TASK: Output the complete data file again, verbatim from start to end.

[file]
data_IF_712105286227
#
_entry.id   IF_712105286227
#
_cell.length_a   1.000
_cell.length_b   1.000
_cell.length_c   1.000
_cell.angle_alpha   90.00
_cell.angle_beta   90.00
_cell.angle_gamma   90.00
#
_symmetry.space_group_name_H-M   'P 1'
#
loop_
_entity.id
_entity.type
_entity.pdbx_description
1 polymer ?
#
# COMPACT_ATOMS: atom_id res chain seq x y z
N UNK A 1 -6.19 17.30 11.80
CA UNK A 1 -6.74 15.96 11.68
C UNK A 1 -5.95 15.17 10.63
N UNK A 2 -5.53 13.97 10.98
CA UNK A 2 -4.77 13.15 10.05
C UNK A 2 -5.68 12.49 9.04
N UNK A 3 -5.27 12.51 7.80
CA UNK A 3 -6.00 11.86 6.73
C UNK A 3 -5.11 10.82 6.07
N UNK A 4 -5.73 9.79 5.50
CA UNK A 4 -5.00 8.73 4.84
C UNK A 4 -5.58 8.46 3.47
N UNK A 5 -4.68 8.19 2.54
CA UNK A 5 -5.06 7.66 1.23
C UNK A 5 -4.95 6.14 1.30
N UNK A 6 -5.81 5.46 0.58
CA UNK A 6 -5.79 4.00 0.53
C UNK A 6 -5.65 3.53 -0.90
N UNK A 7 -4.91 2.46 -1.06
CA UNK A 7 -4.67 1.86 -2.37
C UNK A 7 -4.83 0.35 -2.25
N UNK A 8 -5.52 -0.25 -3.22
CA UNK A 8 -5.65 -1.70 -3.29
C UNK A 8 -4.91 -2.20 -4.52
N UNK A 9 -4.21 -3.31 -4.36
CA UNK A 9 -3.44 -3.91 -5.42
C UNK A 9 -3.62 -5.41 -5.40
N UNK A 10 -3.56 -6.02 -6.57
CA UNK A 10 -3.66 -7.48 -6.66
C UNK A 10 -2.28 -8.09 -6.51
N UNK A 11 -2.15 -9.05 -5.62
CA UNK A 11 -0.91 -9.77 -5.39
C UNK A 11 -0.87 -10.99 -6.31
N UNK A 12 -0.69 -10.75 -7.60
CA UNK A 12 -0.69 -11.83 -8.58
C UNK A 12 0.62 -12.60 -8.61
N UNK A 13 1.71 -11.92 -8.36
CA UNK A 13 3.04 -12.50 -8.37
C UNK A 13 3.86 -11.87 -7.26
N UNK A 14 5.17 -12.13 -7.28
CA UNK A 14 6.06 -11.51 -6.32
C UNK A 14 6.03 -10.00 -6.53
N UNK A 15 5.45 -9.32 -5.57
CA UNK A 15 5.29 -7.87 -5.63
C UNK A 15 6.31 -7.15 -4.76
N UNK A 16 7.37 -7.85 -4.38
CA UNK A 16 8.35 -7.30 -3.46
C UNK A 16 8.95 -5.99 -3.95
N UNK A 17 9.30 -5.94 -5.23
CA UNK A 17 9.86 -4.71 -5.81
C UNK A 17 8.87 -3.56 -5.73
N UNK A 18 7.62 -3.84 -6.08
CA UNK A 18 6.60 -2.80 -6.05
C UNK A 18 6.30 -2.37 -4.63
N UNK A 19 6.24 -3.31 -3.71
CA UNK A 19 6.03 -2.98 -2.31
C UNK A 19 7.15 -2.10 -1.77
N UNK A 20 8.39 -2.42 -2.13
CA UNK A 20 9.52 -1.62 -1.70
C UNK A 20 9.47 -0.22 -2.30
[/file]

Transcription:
data_IF_712105286227
#
_entry.id   IF_712105286227
#
_cell.length_a   1.000
_cell.length_b   1.000
_cell.length_c   1.000
_cell.angle_alpha   90.00
_cell.angle_beta   90.00
_cell.angle_gamma   90.00
#
_symmetry.space_group_name_H-M   'P 1'
#
loop_
_entity.id
_entity.type
_entity.pdbx_description
1 polymer ?
#
# COMPACT_ATOMS: atom_id res chain seq x y z
N UNK A 1 -6.19 17.30 11.80
CA UNK A 1 -6.74 15.96 11.68
C UNK A 1 -5.95 15.17 10.63
N UNK A 2 -5.53 13.97 10.98
CA UNK A 2 -4.77 13.15 10.05
C UNK A 2 -5.68 12.49 9.04
N UNK A 3 -5.27 12.51 7.80
CA UNK A 3 -6.00 11.86 6.73
C UNK A 3 -5.11 10.82 6.07
N UNK A 4 -5.73 9.79 5.50
CA UNK A 4 -5.00 8.73 4.84
C UNK A 4 -5.58 8.46 3.47
N UNK A 5 -4.68 8.19 2.54
CA UNK A 5 -5.06 7.66 1.23
C UNK A 5 -4.95 6.14 1.30
N UNK A 6 -5.81 5.46 0.58
CA UNK A 6 -5.79 4.00 0.53
C UNK A 6 -5.65 3.53 -0.90
N UNK A 7 -4.91 2.46 -1.06
CA UNK A 7 -4.67 1.86 -2.37
C UNK A 7 -4.83 0.35 -2.25
N UNK A 8 -5.52 -0.25 -3.22
CA UNK A 8 -5.65 -1.70 -3.29
C UNK A 8 -4.91 -2.20 -4.52
N UNK A 9 -4.21 -3.31 -4.36
CA UNK A 9 -3.44 -3.91 -5.42
C UNK A 9 -3.62 -5.41 -5.40
N UNK A 10 -3.56 -6.02 -6.57
CA UNK A 10 -3.66 -7.48 -6.66
C UNK A 10 -2.28 -8.09 -6.51
N UNK A 11 -2.15 -9.05 -5.62
CA UNK A 11 -0.91 -9.77 -5.39
C UNK A 11 -0.87 -10.99 -6.31
N UNK A 12 -0.69 -10.75 -7.60
CA UNK A 12 -0.69 -11.83 -8.58
C UNK A 12 0.62 -12.60 -8.61
N UNK A 13 1.71 -11.92 -8.36
CA UNK A 13 3.04 -12.50 -8.37
C UNK A 13 3.86 -11.87 -7.26
N UNK A 14 5.17 -12.13 -7.28
CA UNK A 14 6.06 -11.51 -6.32
C UNK A 14 6.03 -10.00 -6.53
N UNK A 15 5.45 -9.32 -5.57
CA UNK A 15 5.29 -7.87 -5.63
C UNK A 15 6.31 -7.15 -4.76
N UNK A 16 7.37 -7.85 -4.38
CA UNK A 16 8.35 -7.30 -3.46
C UNK A 16 8.95 -5.99 -3.95
N UNK A 17 9.30 -5.94 -5.23
CA UNK A 17 9.86 -4.71 -5.81
C UNK A 17 8.87 -3.56 -5.73
N UNK A 18 7.62 -3.84 -6.08
CA UNK A 18 6.60 -2.80 -6.05
C UNK A 18 6.30 -2.37 -4.63
N UNK A 19 6.24 -3.31 -3.71
CA UNK A 19 6.03 -2.98 -2.31
C UNK A 19 7.15 -2.10 -1.77
N UNK A 20 8.39 -2.42 -2.13
CA UNK A 20 9.52 -1.62 -1.70
C UNK A 20 9.47 -0.22 -2.30